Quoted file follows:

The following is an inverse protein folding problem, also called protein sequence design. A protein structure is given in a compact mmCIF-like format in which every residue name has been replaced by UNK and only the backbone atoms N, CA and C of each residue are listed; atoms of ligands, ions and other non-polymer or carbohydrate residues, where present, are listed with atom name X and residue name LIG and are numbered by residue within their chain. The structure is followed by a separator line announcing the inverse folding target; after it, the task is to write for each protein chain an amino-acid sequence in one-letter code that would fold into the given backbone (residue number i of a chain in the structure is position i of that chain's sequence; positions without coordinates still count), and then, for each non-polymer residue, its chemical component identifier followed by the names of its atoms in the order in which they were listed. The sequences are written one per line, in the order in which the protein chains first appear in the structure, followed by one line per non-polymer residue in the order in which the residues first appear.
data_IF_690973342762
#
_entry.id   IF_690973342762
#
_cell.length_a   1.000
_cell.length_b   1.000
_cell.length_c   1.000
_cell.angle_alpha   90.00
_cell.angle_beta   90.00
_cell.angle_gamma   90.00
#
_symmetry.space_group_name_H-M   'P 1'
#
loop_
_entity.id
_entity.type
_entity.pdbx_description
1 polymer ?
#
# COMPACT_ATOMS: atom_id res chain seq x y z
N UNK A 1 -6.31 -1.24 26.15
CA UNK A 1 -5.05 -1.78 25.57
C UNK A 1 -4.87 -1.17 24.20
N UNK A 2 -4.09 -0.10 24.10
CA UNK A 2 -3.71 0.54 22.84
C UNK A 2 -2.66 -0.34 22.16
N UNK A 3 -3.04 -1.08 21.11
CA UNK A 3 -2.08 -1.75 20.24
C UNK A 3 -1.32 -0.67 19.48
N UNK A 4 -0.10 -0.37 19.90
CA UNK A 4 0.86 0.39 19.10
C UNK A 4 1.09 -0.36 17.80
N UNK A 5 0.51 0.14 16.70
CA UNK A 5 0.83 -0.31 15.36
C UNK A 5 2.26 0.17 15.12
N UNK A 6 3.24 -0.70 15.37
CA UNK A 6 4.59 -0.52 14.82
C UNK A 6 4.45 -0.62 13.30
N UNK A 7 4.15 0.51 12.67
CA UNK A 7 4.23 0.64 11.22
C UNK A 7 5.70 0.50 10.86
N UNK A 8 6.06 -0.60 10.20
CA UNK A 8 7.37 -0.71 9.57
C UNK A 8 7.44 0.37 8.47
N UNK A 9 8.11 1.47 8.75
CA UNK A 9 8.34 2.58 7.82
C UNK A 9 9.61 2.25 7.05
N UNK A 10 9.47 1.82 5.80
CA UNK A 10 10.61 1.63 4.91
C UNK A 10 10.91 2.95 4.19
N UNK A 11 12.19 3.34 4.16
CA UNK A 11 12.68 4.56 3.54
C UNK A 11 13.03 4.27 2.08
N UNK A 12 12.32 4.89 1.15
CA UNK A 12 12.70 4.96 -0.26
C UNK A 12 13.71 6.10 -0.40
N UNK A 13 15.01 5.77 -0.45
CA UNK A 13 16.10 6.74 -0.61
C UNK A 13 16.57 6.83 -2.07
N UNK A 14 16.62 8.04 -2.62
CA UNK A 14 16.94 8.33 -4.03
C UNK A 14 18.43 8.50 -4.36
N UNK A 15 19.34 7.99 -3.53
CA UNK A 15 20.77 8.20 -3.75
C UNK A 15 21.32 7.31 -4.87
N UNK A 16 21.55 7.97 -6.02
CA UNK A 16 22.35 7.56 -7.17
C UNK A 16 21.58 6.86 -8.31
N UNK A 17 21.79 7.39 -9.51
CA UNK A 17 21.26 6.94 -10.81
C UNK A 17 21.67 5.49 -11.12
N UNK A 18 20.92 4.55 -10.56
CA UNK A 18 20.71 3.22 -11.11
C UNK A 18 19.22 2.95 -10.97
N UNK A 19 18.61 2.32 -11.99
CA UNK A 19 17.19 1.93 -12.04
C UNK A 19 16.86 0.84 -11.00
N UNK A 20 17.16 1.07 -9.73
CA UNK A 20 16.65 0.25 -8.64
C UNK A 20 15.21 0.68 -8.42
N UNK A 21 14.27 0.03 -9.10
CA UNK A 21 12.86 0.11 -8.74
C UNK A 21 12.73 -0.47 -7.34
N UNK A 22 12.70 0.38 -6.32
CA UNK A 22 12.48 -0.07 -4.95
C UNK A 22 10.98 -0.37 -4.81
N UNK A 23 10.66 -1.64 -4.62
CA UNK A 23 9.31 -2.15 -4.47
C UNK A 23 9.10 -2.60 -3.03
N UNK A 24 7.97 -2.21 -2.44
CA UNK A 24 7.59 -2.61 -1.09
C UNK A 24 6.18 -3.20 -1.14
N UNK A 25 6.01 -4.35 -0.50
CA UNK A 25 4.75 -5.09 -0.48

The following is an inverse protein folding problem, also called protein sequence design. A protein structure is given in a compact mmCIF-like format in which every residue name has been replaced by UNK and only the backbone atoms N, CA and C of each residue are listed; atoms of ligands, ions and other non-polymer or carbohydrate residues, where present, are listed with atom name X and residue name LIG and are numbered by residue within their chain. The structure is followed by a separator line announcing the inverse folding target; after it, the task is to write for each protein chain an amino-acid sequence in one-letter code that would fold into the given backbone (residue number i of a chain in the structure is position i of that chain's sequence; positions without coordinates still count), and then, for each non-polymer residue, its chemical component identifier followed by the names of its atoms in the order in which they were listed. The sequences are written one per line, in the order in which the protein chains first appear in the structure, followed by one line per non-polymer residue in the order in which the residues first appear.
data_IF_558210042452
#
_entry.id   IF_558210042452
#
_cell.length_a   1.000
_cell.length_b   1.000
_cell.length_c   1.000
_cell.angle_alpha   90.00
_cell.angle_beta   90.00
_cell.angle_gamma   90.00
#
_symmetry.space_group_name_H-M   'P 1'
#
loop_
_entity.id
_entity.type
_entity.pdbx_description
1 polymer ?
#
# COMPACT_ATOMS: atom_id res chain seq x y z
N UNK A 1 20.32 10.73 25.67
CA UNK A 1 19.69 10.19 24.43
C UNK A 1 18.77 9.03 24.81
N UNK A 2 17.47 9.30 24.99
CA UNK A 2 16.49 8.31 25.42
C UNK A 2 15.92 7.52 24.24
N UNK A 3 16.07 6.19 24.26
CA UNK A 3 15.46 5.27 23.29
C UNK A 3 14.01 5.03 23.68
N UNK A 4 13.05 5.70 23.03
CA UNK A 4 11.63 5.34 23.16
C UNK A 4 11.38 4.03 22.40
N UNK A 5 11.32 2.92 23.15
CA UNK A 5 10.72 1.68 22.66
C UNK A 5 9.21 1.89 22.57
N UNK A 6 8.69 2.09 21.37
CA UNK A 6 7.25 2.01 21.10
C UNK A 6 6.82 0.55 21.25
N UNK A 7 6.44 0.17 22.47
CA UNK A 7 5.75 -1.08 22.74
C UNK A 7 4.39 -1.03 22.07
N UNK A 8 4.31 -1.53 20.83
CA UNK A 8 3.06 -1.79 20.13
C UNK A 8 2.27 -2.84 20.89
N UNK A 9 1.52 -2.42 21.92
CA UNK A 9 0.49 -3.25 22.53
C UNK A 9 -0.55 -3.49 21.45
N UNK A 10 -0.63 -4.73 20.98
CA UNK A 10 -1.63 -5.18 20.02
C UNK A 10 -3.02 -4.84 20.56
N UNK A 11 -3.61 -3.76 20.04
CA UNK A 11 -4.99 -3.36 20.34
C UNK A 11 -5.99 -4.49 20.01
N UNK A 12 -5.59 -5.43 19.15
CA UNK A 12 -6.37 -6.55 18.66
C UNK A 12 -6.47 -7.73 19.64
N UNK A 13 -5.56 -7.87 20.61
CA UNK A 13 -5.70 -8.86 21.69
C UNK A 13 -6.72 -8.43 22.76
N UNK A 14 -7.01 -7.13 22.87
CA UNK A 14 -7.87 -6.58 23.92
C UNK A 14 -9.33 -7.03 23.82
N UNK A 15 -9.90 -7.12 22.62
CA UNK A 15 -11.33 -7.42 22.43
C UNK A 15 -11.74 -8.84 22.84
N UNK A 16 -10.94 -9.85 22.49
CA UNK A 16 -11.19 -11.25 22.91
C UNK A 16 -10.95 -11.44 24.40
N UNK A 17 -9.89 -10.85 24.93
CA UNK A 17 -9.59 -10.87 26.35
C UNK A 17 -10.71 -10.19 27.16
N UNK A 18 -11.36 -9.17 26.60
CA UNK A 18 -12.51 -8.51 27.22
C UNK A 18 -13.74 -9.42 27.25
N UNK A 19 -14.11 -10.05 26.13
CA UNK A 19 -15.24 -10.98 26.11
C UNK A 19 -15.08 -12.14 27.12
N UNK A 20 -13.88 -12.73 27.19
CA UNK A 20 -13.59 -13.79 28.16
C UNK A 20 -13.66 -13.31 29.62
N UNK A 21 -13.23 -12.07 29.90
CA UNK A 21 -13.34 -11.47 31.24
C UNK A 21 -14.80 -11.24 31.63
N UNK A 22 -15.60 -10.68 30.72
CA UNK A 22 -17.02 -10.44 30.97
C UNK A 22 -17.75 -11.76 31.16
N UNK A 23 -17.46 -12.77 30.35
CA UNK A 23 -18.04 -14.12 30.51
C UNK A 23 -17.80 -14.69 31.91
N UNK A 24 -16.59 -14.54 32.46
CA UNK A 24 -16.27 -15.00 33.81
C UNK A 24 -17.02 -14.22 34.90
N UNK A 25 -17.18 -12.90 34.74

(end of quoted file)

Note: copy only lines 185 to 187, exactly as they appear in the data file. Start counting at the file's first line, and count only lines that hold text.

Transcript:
C UNK A 23 -17.80 -14.69 31.91
N UNK A 24 -16.59 -14.54 32.46
CA UNK A 24 -16.27 -15.00 33.81